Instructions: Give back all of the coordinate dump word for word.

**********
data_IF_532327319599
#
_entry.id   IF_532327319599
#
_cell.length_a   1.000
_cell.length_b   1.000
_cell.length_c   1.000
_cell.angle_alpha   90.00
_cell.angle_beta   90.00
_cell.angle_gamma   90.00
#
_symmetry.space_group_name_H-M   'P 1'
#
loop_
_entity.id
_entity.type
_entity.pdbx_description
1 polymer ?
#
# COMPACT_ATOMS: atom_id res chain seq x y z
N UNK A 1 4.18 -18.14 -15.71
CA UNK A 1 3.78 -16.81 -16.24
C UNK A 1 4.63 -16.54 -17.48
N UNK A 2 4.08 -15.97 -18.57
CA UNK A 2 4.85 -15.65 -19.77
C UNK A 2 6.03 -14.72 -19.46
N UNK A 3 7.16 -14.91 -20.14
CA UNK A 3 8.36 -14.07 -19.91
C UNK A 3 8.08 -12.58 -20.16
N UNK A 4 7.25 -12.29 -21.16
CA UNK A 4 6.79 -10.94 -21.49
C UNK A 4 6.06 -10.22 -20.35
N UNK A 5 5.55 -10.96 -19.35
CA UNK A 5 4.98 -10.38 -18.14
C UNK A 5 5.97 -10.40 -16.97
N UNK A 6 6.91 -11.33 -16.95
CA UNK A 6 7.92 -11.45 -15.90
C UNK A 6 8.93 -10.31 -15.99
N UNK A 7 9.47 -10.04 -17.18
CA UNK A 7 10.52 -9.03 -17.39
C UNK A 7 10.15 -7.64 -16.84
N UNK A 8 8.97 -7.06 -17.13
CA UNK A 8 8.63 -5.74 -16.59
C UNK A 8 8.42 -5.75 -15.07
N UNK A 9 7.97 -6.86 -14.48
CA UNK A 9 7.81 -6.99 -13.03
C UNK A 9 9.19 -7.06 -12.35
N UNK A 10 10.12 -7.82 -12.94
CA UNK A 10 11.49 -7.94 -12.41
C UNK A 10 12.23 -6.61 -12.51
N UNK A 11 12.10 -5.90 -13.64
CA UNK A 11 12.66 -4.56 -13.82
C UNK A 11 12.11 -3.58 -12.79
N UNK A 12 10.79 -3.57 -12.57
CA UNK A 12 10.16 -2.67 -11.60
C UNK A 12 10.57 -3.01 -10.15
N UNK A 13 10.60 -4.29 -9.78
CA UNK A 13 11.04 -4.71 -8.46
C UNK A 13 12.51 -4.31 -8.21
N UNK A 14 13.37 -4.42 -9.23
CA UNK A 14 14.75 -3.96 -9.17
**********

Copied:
data_IF_532327319599
#
_entry.id   IF_532327319599
#
_cell.length_a   1.000
_cell.length_b   1.000
_cell.length_c   1.000
_cell.angle_alpha   90.00
_cell.angle_beta   90.00
_cell.angle_gamma   90.00
#
_symmetry.space_group_name_H-M   'P 1'
#
loop_
_entity.id
_entity.type
_entity.pdbx_description
1 polymer ?
#
# COMPACT_ATOMS: atom_id res chain seq x y z
N UNK A 1 4.18 -18.14 -15.71
CA UNK A 1 3.78 -16.81 -16.24
C UNK A 1 4.63 -16.54 -17.48
N UNK A 2 4.08 -15.97 -18.57
CA UNK A 2 4.85 -15.65 -19.77
C UNK A 2 6.03 -14.72 -19.46
N UNK A 3 7.16 -14.91 -20.14
CA UNK A 3 8.36 -14.07 -19.91
C UNK A 3 8.08 -12.58 -20.16
N UNK A 4 7.25 -12.29 -21.16
CA UNK A 4 6.79 -10.94 -21.49
C UNK A 4 6.06 -10.22 -20.35
N UNK A 5 5.55 -10.96 -19.35
CA UNK A 5 4.98 -10.38 -18.14
C UNK A 5 5.97 -10.40 -16.97
N UNK A 6 6.91 -11.33 -16.95
CA UNK A 6 7.92 -11.45 -15.90
C UNK A 6 8.93 -10.31 -15.99
N UNK A 7 9.47 -10.04 -17.18
CA UNK A 7 10.52 -9.03 -17.39
C UNK A 7 10.15 -7.64 -16.84
N UNK A 8 8.97 -7.06 -17.13
CA UNK A 8 8.63 -5.74 -16.59
C UNK A 8 8.42 -5.75 -15.07
N UNK A 9 7.97 -6.86 -14.48
CA UNK A 9 7.81 -6.99 -13.03
C UNK A 9 9.19 -7.06 -12.35
N UNK A 10 10.12 -7.82 -12.94
CA UNK A 10 11.49 -7.94 -12.41
C UNK A 10 12.23 -6.61 -12.51
N UNK A 11 12.10 -5.90 -13.64
CA UNK A 11 12.66 -4.56 -13.82
C UNK A 11 12.11 -3.58 -12.79
N UNK A 12 10.79 -3.57 -12.57
CA UNK A 12 10.16 -2.67 -11.60
C UNK A 12 10.57 -3.01 -10.15
N UNK A 13 10.60 -4.29 -9.78
CA UNK A 13 11.04 -4.71 -8.46
C UNK A 13 12.51 -4.31 -8.21
N UNK A 14 13.37 -4.42 -9.23
CA UNK A 14 14.75 -3.96 -9.17